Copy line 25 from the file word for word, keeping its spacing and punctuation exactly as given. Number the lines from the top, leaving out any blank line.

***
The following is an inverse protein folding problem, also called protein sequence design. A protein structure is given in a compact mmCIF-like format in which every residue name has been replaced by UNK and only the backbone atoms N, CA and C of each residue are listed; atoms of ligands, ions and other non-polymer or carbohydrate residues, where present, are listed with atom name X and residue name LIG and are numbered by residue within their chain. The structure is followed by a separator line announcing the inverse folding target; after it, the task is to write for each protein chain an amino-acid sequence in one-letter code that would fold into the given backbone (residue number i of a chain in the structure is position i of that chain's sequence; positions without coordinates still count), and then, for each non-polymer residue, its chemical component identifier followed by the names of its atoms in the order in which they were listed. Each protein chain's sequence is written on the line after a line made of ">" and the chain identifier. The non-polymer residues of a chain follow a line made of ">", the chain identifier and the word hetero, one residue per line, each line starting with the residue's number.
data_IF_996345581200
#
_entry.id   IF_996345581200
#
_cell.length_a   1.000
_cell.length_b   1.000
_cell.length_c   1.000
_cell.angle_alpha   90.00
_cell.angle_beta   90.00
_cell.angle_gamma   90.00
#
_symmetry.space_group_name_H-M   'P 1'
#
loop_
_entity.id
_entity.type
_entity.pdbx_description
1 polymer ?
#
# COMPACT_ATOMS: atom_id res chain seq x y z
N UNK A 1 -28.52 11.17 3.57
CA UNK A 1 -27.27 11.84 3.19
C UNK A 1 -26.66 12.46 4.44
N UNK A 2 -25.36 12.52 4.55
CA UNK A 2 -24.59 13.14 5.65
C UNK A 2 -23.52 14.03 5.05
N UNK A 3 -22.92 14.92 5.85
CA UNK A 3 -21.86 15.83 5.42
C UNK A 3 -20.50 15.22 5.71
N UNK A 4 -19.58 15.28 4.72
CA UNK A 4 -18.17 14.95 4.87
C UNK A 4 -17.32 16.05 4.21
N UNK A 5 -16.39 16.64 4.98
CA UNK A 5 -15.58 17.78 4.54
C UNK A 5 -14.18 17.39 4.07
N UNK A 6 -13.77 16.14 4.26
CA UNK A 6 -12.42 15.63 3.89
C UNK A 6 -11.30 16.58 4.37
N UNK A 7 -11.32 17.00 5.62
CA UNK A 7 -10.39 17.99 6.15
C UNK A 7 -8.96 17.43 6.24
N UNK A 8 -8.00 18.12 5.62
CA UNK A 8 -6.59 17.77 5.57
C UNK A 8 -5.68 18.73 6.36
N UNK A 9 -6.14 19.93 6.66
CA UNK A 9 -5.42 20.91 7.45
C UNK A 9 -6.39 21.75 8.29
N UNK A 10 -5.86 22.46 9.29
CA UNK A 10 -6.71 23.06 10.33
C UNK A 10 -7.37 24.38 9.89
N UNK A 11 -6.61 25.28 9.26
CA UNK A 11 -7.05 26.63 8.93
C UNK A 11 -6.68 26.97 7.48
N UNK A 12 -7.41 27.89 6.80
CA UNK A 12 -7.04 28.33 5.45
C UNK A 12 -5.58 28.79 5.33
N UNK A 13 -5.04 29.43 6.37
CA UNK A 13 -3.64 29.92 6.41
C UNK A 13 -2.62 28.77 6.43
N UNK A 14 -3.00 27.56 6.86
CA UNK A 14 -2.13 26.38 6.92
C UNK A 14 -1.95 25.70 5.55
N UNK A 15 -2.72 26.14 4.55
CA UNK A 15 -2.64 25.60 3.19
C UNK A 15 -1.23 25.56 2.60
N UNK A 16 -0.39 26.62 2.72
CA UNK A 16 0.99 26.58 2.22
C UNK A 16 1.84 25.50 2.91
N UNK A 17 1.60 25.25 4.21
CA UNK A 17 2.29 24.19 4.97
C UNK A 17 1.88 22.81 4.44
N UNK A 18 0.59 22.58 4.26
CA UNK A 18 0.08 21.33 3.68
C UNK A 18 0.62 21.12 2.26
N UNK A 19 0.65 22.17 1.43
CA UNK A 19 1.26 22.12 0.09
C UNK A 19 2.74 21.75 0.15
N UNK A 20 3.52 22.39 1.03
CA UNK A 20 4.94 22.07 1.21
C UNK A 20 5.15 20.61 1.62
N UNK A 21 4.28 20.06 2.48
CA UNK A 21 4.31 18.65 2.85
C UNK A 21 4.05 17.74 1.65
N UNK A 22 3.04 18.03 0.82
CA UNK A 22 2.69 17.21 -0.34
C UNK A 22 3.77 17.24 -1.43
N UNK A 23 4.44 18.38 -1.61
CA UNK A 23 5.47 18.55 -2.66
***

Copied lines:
N UNK A 2 -25.36 12.52 4.55